If many people couldn’t read today, I think that humans today would continue to believe in ideas that caused mass paranoia, such as the Medieval theories about how the black plague spread like you said. The freedom of jumping classes was limited in the Medieval period too, while our present USA society gives the best opportunity to jump from class to class. If we couldn’t read, ideas would not spread so quickly, people wouldn’t be as educated, thus humans could rarely jump from class to class, and our opportunities as a race would be a lot lower.

    However, if you think about it, reading can cause mass paranoia too (especially if the news is about nukes). I think that reading has some downsides, such as the spread of ideas can kill certain cultures. I personally know that South Korea has changed drastically from a third-world country to a thriving industrial king, but according to my mom, a lot of the customs she had when she was a kid disappeared.

    Without literacy today, I think that we would be stuck back in time, but humanity would still progress. After all, most of the people were not educated in the Industrial age, but they figured out how to make trains, right?

  5. sydney013868

    Hi Kristin,

    Thank you for your comment!

    I think that because humanism keeps changing, the values of humanism will favor science over art some years and art over science during others. To have perfect equilibrium is difficult to achieve. Currently, I believe that our society is leaning towards science because a lot of our education is based off of numbers and labels, such as the SAT, ACT, grades, and percentages. Also, art is often the first thing to go when budget cuts come around. However, lately things have started leaning towards art education wise. A lot of organizations are fighting to bring the arts back and personality is one thing that determines whether a student is accepted into a college, as I heard on NPR. Sometimes society will lean towards one of the two, but there will be a general balance over time.

    I hope this answered your question!

  6. sydney013868

    Hi Ilana,

    Excellent question.

    I think that is society was more bent to the artistic side, our grading system would be a bit different. We would be less reliant on numbers to determine grades and would be more centered around personality and individuality. In some ways, I find that to be a good thing. According to my mom, South Koreans are very reserved and self conscious,constantly wondering what other people think about them. They also have an education system that is strongly based on numbers. The person with the best grade would sit in the front and the person with the worst grade would sit in the back, causing strong competition between the students and brings shame to those bringing the class GPA down. South Korea has the highest suicide rates of all countries.

    However, without rationalism and science, there wouldn’t be a standard for humans to aim at. To much art would cause the slow of science because the focus would have changed. Science brought out many of the medicines we have today (see post). Art has to have limitations as well.

    Actually, I think that Oregon is more based on art than on rationalism. From our motto “Keep Portland Weird”, I can conclude that we don’t care what other people think about us Oregonians. Lots of famous writers and artists have come from Oregon and we are a very liberal society.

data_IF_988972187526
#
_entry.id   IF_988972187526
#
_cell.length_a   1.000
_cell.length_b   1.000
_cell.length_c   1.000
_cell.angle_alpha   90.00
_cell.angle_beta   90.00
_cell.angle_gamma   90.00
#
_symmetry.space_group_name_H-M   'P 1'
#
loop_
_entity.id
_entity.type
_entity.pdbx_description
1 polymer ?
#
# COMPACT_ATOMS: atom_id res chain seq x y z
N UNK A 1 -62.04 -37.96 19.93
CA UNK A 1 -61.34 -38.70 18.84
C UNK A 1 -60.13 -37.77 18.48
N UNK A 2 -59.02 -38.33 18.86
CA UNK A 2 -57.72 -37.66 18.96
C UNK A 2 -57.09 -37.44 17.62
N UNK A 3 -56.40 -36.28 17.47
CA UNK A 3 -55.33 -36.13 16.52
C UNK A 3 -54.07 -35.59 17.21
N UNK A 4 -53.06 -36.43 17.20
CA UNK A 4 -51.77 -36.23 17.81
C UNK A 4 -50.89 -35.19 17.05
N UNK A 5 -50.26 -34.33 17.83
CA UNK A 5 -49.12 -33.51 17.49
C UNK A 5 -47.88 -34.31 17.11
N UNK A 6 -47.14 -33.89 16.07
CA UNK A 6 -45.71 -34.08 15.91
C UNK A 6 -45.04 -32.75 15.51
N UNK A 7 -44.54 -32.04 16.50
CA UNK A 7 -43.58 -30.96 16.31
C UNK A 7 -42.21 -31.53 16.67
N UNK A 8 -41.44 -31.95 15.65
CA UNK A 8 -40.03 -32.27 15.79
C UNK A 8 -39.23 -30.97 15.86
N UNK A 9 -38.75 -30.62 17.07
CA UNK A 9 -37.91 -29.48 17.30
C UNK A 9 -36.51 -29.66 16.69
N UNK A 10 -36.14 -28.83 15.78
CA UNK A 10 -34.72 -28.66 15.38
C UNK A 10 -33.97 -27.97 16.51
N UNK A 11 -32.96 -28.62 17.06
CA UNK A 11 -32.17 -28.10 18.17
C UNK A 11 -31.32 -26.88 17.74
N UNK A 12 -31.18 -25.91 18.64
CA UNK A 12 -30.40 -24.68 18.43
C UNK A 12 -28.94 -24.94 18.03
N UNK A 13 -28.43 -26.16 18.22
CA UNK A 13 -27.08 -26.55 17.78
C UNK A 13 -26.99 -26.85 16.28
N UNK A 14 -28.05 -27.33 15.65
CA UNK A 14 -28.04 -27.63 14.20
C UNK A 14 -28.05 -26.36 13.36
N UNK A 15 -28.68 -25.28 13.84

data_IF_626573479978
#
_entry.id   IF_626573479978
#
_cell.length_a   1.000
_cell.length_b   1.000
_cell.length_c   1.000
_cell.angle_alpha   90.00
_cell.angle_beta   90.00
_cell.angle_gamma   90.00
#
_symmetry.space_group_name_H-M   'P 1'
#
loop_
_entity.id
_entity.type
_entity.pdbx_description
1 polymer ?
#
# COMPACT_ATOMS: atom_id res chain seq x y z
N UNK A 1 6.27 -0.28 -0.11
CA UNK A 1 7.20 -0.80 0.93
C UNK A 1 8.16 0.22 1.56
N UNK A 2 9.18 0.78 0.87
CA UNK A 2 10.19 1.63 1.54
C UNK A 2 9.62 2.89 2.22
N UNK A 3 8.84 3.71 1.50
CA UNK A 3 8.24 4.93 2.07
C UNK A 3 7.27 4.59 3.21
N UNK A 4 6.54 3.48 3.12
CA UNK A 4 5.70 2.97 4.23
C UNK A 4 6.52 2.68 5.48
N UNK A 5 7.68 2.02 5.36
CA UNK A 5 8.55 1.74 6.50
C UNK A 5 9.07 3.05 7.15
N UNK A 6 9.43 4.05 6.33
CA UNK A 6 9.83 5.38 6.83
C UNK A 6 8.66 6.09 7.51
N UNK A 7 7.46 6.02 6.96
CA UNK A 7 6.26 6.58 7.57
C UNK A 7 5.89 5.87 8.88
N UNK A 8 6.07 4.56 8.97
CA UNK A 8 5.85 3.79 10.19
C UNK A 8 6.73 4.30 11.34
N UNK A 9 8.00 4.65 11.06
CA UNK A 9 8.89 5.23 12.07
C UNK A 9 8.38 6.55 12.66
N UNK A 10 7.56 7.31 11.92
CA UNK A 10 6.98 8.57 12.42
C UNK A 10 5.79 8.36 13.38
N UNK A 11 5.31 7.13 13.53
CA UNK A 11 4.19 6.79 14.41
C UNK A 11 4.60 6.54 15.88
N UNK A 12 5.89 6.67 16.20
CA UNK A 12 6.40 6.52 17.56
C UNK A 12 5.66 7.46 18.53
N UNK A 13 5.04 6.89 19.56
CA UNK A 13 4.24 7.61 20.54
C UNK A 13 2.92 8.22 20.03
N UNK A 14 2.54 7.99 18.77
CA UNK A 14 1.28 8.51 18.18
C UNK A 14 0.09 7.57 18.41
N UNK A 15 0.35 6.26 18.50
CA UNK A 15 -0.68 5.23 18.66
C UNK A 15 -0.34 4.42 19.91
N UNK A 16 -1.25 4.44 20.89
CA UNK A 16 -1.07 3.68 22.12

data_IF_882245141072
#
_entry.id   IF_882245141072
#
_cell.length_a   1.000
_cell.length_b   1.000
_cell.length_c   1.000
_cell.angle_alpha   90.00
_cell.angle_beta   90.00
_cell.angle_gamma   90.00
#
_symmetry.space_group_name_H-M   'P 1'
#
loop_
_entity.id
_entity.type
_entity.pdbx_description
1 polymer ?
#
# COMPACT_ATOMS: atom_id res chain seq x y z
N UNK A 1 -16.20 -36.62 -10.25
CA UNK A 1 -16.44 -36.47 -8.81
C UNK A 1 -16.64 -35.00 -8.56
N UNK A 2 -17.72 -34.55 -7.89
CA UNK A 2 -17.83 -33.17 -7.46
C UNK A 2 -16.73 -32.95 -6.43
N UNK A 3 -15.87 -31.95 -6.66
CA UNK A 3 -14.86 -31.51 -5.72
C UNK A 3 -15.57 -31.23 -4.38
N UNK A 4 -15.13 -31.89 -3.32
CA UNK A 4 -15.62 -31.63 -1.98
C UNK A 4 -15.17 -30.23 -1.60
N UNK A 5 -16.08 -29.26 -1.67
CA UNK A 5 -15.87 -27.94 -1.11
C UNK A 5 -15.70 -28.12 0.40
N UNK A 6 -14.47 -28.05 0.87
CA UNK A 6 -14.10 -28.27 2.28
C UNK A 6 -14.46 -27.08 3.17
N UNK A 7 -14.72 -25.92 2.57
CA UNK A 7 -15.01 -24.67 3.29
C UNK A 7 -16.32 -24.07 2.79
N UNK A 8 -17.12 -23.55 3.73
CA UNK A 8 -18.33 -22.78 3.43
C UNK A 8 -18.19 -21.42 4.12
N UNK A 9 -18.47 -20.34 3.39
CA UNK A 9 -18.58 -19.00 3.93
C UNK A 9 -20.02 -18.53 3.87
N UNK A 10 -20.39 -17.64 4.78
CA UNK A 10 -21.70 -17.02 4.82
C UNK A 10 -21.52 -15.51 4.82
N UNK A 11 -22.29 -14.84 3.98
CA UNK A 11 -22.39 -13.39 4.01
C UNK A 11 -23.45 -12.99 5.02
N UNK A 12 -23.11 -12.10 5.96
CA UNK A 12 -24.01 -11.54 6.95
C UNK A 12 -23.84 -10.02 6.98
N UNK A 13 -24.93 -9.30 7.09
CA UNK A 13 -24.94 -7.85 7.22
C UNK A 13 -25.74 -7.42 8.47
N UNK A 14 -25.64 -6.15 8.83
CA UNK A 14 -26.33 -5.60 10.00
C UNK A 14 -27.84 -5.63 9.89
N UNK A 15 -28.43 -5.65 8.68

Thank you for reading this post!

  7. Hi Sydney! I really liked reading your post. It’s interesting how you say that science and rationality aren’t exactly what humanism is all about. I agree completely, and it’s fascinating how you bring up the other side of humanism – artwork and human character. Without our character and determination, we surely wouldn’t have been able to accomplish the feats we have made in the past few decades, such as landing a man on the Moon. I think that artwork shows human character, and that human character is a prerequisite for everything else! How different do you think the world would’ve been if humanism didn’t exist? Do you think that it would be impossible not to have humanism, as humanism comes hand in hand with humans as a species?

  8. georgialeeann


    Great post! You really put a lot of thought and effort into this post and it was a pleasure to read. I especially enjoyed your thoughts on the balance necessary for true humanism. One must- like you have- take into account that when studying humans, one must take into account both the logical AND emotional mind sets, if one wants to fully understand human reasoning. I wonder, however, what you think is more important for a humanist to understand? Must one understand and connect with logic and disregard emotion to understand the brain, or completely tap into emotion to understand the heart? I’d love to hear what you thought. Thanks!

  9. sydney013868

    Hi Ajay,

    Thanks for reading this post! I wil try to answer the question to my best ability.

    If Humanism did not exist, I think that humans would become religious fanatics like in the Medieval Ages because we would be too afraid of the unknown to find out what really causes certain events, such as the plague. However, I think that humans would eventually discover Humanism because, like you said, Humanism is a part of us. I think that it would begin to emerge when times become better, such as when the plague went away, people became more curious because the hardships had diminished.


  10. sydney013868

    Hi Georgia,

    Thank you for reading my post!

    I think the most important aspect that a humanist needs to know is how to balance art and science, actually. The extremities of the two sides are not healthy for human society. On one hand, if we looked at logic and science only, we would find ourselves disregarding morality, such as the ideas of cloning and/or altering our children’s appearances genetically (like giving a child purple eyes) while if we only look at the emotional side of things, we would find ourselves constantly arguing with one another without resolving conflict and possibly leading to more war. I find that neither aspect is more important than the other, but instead have an equality that creates a need for the two ideas to find an equilibrium together.